An informational guide for Boise voters was sent out with incorrect information due to the city’s abrupt course change on the main library project last month.
The argument against Proposition 1, which asks Boise voters if they would like to vote on any library project more than $25 million, says voting yes would be irrelevant because there will be a special election question on the same ballot asking voters more directly if they support the controversial proposed main library rebuild.
However, this special election question, initially proposed by the city council, will no longer be on the ballot.
Boise Senior Administrative Services Manager Craig Croner said the inaccurate information in the argument and rebuttal written by the Boise Public Library Foundation cannot be changed because Idaho state code required all of the responses by Aug. 1. This was about two weeks before Mayor Dave Bieter announced that the special election question — where voters would have directly voted on the library project — was no longer possible; the mayor also paused the library project because of cost overruns.
“Our stand is to make sure we go by state code,” Croner said. “...Our job as the city clerk is to receive the documents, follow state code and provide the documents as we received them.”
The city was planning to put a question on the Nov. 5 ballot asking voters if they supported the library project. It would have been an advisory vote.
This plan did not come to fruition after Ada County Clerk Phil McGrane told the city of Boise in mid-August the city didn’t have the authority to put such question on the ballot, at the advice of Secretary of State Lawerence Denney and Attorney General Lawrence Wasden.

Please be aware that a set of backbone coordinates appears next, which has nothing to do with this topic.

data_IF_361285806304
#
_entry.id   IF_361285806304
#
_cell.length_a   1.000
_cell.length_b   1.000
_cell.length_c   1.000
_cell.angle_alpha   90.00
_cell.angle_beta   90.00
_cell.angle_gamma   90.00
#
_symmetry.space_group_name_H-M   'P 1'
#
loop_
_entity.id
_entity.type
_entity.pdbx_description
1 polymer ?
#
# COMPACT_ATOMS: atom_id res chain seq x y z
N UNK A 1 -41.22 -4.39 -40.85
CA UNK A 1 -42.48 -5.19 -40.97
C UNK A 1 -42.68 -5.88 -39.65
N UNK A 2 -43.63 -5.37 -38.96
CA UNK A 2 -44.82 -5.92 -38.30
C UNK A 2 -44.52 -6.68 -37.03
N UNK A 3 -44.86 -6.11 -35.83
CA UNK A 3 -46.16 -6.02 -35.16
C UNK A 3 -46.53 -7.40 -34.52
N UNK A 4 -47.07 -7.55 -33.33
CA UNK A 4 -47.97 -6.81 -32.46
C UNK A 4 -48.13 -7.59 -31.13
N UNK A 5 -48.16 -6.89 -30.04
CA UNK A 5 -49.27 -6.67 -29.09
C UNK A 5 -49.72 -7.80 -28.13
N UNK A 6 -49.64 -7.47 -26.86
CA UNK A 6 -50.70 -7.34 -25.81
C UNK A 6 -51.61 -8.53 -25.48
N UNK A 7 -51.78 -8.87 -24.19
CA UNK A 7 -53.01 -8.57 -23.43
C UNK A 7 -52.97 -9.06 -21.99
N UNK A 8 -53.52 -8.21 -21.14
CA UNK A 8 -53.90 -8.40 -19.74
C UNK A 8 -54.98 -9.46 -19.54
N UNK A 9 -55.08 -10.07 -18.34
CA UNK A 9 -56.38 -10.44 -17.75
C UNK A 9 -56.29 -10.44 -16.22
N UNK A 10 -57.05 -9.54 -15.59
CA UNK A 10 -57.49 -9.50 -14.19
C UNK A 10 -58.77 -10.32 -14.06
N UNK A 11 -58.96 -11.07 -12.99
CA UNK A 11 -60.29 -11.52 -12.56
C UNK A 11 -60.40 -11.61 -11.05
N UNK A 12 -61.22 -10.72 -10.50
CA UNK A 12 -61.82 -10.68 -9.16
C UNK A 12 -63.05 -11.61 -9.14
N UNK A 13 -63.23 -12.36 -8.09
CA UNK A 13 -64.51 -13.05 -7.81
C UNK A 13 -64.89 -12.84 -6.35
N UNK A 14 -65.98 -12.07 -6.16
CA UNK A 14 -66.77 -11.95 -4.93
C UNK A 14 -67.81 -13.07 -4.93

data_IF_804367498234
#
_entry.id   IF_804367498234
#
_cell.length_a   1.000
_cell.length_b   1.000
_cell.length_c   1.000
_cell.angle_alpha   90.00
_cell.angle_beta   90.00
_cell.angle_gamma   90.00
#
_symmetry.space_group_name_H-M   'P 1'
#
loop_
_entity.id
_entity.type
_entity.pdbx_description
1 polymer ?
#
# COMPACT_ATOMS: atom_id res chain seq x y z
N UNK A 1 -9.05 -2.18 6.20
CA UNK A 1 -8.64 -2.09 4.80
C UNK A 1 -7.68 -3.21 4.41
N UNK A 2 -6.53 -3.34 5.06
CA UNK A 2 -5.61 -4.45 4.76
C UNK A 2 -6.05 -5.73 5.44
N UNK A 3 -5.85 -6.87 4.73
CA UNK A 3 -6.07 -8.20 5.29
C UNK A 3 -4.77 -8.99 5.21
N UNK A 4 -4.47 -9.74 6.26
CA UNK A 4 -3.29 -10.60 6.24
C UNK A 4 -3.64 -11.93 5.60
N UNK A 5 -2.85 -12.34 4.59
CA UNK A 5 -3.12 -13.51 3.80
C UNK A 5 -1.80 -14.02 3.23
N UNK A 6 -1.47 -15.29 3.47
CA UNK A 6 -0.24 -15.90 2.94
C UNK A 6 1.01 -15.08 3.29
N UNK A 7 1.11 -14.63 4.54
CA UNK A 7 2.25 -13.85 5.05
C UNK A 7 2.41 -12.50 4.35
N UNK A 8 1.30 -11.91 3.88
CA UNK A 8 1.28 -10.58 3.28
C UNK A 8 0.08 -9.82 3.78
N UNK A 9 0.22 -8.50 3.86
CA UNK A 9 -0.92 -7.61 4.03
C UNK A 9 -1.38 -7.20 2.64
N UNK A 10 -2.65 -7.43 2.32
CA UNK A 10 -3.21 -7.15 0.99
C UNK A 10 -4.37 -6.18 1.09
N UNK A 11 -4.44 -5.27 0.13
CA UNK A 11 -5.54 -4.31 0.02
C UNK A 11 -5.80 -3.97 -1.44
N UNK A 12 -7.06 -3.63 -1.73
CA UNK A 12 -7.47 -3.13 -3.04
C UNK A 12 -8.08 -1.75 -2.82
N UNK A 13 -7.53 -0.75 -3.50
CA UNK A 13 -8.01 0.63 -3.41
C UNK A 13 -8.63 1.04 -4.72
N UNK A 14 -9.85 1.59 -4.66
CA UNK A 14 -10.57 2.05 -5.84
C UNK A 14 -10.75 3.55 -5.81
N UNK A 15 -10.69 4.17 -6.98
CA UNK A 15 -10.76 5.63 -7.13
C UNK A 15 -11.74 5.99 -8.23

The two ballot questions that remain are initiatives spearheaded by the citizen group Boise Working Together. One question, Proposition 1, asks voters if they would like to be able to vote on the main library project. The other question, Proposition 2, asks voters the same question about the proposed public-private sports park.
Idaho state code requires a voters’ pamphlet be mailed out with information on any ballot initiatives, including arguments for or against the ballot questions, sourced from advocacy groups. Boise Working Together wrote the arguments in favor of both propositions.
If the majority of voters choose yes on either or both of the initiatives, there would be another election later on, once projects are introduced that meet the requirements set out in the ballot language. Currently the main library is on pause, and the sports park is still in talks with developers and the Greater Boise Auditorium District, so there are no details available.
David Klinger, a member of Boise Working Together, expressed frustration that no one changed the language in the pamphlet and said it’s confusing voters. McGrane did not officially say the special election question would not be put on the ballot until mid-August, but Klinger and the rest of his group argue there were questions about its constitutionality as early as July.
“We do … believe that all citizens are entitled to correct, accurate, and up-to-date information as they are making their own personal voting decisions in the sanctity of their homes or in the voting booth,” he said in an email. “It is regrettable that errors in the recently-released decision document should cloud that process.”
In response to concerns about confusion, Croner said any confusion in this situation comes from the groups submitting arguments for or against the ballot initiatives.
A representative from the Boise Public Library Foundation could not be reached for comment Thursday.
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